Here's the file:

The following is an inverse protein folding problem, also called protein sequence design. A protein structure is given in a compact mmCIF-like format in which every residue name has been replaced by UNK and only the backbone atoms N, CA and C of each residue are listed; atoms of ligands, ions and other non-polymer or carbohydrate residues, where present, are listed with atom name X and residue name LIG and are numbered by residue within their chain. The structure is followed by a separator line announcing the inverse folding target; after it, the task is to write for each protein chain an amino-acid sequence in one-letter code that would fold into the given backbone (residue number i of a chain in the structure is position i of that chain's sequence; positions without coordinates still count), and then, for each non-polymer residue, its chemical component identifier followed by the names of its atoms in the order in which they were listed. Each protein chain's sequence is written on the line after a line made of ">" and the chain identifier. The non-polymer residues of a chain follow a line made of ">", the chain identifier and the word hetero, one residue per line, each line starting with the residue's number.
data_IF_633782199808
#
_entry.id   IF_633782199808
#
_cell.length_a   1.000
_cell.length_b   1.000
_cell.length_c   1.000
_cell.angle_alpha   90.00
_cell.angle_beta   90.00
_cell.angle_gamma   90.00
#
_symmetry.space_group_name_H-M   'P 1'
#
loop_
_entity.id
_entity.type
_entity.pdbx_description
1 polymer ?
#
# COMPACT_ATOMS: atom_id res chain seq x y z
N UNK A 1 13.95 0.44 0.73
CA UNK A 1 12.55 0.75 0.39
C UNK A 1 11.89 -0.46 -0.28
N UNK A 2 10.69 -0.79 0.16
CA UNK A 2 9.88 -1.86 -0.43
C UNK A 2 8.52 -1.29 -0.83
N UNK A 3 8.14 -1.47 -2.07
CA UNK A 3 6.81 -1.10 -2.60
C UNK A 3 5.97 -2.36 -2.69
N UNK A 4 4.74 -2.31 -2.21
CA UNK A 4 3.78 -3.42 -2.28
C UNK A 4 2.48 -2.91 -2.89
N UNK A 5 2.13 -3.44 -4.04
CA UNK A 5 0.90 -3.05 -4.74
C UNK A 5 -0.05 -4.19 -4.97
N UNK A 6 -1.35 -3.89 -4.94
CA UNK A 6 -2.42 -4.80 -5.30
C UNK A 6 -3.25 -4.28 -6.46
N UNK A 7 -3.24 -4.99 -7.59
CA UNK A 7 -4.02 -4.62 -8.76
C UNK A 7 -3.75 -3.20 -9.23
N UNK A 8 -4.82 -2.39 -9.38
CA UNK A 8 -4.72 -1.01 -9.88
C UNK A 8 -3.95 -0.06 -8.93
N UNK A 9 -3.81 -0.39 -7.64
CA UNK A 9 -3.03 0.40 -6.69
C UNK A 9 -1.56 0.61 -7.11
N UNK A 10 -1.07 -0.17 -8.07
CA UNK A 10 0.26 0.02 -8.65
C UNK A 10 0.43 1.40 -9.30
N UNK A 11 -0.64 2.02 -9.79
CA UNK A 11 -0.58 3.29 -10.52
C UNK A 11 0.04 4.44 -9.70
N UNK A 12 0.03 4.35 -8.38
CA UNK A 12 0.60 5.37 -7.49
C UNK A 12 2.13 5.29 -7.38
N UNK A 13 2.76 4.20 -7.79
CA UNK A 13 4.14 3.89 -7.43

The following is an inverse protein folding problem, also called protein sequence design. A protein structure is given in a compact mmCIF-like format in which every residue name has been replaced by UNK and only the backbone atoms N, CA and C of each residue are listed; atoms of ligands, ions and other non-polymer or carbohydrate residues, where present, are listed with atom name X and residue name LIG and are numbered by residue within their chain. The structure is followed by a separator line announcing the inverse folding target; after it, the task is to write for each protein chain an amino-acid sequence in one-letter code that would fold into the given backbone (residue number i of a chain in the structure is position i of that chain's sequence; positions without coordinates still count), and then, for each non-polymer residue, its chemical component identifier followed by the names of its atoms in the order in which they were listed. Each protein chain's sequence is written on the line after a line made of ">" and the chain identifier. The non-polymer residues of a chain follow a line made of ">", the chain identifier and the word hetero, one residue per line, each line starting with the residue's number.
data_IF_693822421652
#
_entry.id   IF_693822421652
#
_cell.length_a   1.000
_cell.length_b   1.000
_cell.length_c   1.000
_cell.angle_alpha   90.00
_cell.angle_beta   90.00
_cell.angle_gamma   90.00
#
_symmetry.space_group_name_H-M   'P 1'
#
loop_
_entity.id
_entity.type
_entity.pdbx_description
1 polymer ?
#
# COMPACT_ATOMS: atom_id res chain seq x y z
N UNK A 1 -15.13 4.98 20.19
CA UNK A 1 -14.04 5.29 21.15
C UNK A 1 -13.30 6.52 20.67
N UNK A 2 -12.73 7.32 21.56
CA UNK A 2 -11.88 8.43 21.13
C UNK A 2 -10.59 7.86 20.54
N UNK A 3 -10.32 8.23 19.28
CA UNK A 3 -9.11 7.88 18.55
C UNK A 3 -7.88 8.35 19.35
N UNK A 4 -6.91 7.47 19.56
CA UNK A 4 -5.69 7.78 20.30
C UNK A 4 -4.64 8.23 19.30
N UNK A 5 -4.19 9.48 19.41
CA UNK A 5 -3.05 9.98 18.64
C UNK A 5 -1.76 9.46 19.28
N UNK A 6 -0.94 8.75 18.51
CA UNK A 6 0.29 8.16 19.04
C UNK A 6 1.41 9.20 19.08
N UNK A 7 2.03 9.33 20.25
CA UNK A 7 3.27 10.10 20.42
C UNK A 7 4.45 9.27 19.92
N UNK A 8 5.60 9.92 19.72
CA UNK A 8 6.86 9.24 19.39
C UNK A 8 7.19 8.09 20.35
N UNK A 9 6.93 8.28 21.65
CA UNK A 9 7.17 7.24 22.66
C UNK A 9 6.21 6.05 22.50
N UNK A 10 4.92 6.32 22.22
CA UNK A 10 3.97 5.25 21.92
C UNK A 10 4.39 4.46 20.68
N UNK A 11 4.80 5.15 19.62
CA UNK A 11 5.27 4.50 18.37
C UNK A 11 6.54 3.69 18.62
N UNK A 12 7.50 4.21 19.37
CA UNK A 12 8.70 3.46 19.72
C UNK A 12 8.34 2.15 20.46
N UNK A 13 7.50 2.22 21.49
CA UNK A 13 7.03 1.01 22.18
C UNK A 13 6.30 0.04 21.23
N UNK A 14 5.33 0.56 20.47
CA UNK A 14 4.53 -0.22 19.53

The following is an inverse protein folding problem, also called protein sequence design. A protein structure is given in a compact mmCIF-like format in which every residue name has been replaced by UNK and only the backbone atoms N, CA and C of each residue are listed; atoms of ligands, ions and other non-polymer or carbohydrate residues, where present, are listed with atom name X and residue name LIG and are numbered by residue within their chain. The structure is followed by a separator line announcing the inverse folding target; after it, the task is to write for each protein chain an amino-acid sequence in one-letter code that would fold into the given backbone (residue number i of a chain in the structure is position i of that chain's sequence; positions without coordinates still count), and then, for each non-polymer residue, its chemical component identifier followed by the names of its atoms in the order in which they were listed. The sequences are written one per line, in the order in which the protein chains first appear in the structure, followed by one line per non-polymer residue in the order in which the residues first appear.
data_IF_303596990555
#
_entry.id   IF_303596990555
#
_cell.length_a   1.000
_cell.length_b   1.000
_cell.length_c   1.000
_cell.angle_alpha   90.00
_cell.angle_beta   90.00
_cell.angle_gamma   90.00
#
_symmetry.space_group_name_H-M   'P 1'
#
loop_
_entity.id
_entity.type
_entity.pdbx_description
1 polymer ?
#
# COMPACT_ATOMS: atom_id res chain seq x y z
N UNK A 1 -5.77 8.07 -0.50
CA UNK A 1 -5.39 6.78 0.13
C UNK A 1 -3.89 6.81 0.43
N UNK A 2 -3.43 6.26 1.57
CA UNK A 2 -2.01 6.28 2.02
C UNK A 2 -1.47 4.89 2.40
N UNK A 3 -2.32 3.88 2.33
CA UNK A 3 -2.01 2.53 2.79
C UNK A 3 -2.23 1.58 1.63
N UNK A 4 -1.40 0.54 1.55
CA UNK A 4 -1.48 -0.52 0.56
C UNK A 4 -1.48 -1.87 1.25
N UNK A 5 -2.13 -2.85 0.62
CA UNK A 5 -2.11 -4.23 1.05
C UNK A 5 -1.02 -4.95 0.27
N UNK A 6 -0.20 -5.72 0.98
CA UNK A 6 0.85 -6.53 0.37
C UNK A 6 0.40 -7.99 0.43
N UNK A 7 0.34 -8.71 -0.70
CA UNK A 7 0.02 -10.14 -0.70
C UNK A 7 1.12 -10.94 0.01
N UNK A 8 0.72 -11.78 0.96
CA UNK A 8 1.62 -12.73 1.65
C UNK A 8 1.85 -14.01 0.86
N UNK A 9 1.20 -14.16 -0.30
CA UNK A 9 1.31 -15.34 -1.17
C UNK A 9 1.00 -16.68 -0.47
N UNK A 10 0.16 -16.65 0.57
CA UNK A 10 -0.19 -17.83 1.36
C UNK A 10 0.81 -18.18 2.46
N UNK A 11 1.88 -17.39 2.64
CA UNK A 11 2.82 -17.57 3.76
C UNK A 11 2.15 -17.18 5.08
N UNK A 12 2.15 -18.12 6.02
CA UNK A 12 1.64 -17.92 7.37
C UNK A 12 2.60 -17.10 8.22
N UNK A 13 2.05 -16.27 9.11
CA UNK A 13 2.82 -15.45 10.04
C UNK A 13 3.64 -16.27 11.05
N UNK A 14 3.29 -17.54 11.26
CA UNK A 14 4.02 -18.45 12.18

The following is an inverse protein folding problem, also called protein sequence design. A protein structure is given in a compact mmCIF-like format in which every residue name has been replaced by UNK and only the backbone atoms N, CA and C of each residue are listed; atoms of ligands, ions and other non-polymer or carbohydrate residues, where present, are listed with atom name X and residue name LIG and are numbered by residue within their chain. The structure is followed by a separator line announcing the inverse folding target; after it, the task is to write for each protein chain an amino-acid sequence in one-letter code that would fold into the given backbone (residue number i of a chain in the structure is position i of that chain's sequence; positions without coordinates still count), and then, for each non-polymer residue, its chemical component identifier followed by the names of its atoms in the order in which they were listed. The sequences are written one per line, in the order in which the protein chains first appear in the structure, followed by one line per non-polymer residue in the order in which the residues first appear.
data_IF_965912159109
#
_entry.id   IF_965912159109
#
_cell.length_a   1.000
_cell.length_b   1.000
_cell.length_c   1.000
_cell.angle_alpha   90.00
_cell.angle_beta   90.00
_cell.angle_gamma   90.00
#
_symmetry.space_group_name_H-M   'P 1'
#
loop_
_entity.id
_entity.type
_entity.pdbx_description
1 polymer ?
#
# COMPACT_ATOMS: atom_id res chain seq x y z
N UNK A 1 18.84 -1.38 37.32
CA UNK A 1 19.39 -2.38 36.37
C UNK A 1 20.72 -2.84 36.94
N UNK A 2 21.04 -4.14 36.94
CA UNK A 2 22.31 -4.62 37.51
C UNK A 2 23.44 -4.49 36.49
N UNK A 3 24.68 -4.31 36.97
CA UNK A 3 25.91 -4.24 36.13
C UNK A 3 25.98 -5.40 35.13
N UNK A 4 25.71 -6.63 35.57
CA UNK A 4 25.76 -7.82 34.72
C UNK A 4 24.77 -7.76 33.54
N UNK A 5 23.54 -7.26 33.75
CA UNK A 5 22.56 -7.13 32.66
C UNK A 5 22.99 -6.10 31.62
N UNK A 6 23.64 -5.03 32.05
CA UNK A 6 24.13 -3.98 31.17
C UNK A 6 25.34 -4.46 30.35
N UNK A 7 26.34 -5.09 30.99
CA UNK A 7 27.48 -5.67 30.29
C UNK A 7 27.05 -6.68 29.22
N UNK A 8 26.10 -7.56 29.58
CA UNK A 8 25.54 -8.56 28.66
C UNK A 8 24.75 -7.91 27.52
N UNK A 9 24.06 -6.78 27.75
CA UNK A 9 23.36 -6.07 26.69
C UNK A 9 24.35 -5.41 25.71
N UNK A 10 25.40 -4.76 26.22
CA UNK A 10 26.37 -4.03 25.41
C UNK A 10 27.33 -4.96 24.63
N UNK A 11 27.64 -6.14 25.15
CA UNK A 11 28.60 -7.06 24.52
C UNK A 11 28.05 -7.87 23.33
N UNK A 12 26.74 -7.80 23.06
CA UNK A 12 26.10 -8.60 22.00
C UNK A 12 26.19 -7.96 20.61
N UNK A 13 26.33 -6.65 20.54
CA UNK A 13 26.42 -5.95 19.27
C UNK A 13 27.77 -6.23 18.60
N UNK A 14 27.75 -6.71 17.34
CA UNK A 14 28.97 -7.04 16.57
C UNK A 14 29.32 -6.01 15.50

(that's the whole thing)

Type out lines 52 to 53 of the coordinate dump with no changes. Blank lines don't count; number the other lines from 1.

N UNK A 11 -0.64 2.02 -9.79
CA UNK A 11 -0.58 3.29 -10.52